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Pheu Thai considers options on charter

Former Thai Rak Thai caretaker party leader Chaturon Chaisang

Former Thai Rak Thai caretaker party leader Chaturon Chaisang

Party to meet tomorrow; will consider change to Article 68, that lets Constitution Court directly accept a petition direct from public

The ruling Pheu Thai Party will meet tomorrow to chart its next course of action following the Constitution Court's ruling on Friday that its planned wholesale rewrite of the charter is unconstitutional.

The court said a national referendum should be held if the charter is to be rewritten entirely through the setting-up of a Constitution Drafting Assembly (CDA).

Meanwhile, Opposition chief whip Jurin Laksanawisit insisted that opposition MPs would boycott Parliament if Pheu Thai and other government MPs defy the court's order and continue to push for the third reading of the charter amendment bill.

Reacting to the court's verdict, Pheu Thai Party deputy spokesman Jirayu Huangsap said the party thinks Article 68 of the charter should be amended first to bar the court from accepting petitions directly from the general public.

His remark followed the court's statement on Friday that it had jurisdiction to accept petitions directly, even though pro-government critics earlier insisted that all petitions must be screened first by the Office of the Attorney-General.

"The verdict of the Constitution Court is not clear. Pheu Thai Party is ready to comply with the verdict but the party's official action will be announced after a meeting tomorrow," Jirayu said. "The party has three possible options: go ahead with the third and final reading of the charter amendment bill; go for a public referendum; or amend only some articles of the charter," he said.

Opposition chief whip Jurin said the Constitution Court's verdict was clearly worded and said that rewriting the charter entirely could not be done without holding a national referendum.

So, if the government still went ahead with a third reading of the charter amendment bill, the Opposition would not vote, because the government action would be against the law.

"I think the government should end the political conflict by dropping the charter amendments issue and performing the true duty of the government - solving economic problems or preventing floods, which are really the people's problems," Jurin said.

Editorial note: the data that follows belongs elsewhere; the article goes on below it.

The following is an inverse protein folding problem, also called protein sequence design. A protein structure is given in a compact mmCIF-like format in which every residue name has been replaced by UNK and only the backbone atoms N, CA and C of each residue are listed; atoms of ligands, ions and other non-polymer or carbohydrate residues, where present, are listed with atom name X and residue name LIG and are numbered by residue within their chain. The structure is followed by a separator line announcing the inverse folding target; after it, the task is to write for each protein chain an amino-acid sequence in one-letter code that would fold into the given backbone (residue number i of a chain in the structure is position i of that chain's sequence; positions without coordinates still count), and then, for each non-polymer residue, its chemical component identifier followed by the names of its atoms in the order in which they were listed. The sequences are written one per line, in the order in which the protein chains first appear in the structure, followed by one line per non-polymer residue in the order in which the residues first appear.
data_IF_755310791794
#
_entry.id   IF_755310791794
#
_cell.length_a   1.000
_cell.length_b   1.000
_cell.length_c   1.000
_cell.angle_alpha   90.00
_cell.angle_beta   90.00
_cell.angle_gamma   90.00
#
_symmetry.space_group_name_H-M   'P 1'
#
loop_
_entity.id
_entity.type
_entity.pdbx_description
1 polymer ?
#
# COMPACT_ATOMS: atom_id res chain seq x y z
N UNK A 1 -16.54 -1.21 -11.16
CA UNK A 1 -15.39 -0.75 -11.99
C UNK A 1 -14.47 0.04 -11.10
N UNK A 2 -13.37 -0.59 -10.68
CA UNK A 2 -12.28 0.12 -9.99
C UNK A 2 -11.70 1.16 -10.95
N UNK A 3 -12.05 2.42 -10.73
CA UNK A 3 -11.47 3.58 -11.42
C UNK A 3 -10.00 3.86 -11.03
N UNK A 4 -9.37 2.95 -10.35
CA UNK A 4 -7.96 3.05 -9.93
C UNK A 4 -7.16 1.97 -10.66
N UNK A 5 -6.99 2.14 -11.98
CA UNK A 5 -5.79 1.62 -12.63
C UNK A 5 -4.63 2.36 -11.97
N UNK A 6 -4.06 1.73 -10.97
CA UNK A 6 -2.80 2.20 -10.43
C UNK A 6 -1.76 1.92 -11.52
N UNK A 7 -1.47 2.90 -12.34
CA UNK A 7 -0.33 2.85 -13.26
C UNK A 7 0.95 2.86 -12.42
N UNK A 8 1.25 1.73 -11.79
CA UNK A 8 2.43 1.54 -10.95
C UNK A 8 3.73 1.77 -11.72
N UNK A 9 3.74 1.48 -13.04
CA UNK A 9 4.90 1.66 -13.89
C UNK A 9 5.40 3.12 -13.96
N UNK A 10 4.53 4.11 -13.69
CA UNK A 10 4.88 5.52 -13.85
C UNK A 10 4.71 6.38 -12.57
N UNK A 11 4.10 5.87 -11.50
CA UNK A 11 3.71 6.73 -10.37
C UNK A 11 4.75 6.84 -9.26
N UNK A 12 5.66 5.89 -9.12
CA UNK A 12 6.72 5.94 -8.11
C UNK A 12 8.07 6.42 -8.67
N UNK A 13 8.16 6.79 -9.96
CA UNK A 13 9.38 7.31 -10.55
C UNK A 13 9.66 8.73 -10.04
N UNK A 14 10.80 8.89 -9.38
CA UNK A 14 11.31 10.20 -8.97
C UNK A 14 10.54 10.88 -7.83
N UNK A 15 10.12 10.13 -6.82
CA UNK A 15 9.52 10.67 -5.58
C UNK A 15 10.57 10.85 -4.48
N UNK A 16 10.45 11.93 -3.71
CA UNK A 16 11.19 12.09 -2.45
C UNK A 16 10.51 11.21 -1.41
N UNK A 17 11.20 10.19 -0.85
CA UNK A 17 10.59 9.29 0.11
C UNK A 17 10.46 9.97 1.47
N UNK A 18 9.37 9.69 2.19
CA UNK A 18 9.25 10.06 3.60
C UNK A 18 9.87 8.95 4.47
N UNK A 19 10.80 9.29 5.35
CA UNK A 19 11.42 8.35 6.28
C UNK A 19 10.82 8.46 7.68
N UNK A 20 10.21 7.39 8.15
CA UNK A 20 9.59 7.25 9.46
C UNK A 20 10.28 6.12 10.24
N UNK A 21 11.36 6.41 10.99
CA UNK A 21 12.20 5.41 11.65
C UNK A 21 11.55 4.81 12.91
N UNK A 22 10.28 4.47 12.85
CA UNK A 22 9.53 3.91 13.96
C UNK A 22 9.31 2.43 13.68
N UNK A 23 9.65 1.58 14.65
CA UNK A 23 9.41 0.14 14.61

Parliament had been scheduled on June 5 to consider the third reading of a change to Article 291 of the Constitution to set up the CDA for a complete rewrite of the 2007 charter.

Deputy government spokesperson Anusorn Iamsa-ard said that in his opinion, the Constitution Court had no power to rule on how to change Article 291.

Former Thai Rak Thai caretaker party leader Chaturon Chaisang said at a press conference yesterday he supported the Pheu Thai charter amendment bill.

He said the government could either hold a national referendum before or after passing the third reading of the Article 291 amendment, or after a CDA finished drafting a new charter.

Chaturon said that according to the Constitution, the ruling of the court was binding on all agencies. Therefore, irrespective of whether Pheu Thai Party accepts the ruling, it had to comply with it.

Former Senate Speaker Suchon Chaleekrua, now a Pheu Thai member, said: "The ruling has set a precedent on the court's authority. In amending the charter, it might be necessary that Article 68 concerning the issue of the court's jurisdiction must also be altered."

Article 68 of the Constitution prohibits overthrowing the constitutional monarchy system or any attempt to acquire power with any means other than what has been indicated in the current Constitution. A controversial point of the law is whether the Constitution Court can accept a case filed directly or whether the case must be filed first with the Office of the Attorney-General.

Former deputy chairman of the 2007 Constitution Drafting Committee Chuchai Supawong said it was the will of the Constitution that allowed the Constitution Court to directly accept a petition, and not necessarily through the Office of the Attorney-General.

"The right to protect the Constitution is not only from a military coup but also from parliamentary dictatorship or any means. Therefore, people should listen to the court's advice carefully and without bias," said Chuchai, who is also an adviser of the Office of the National Human Rights Commission of Thailand.


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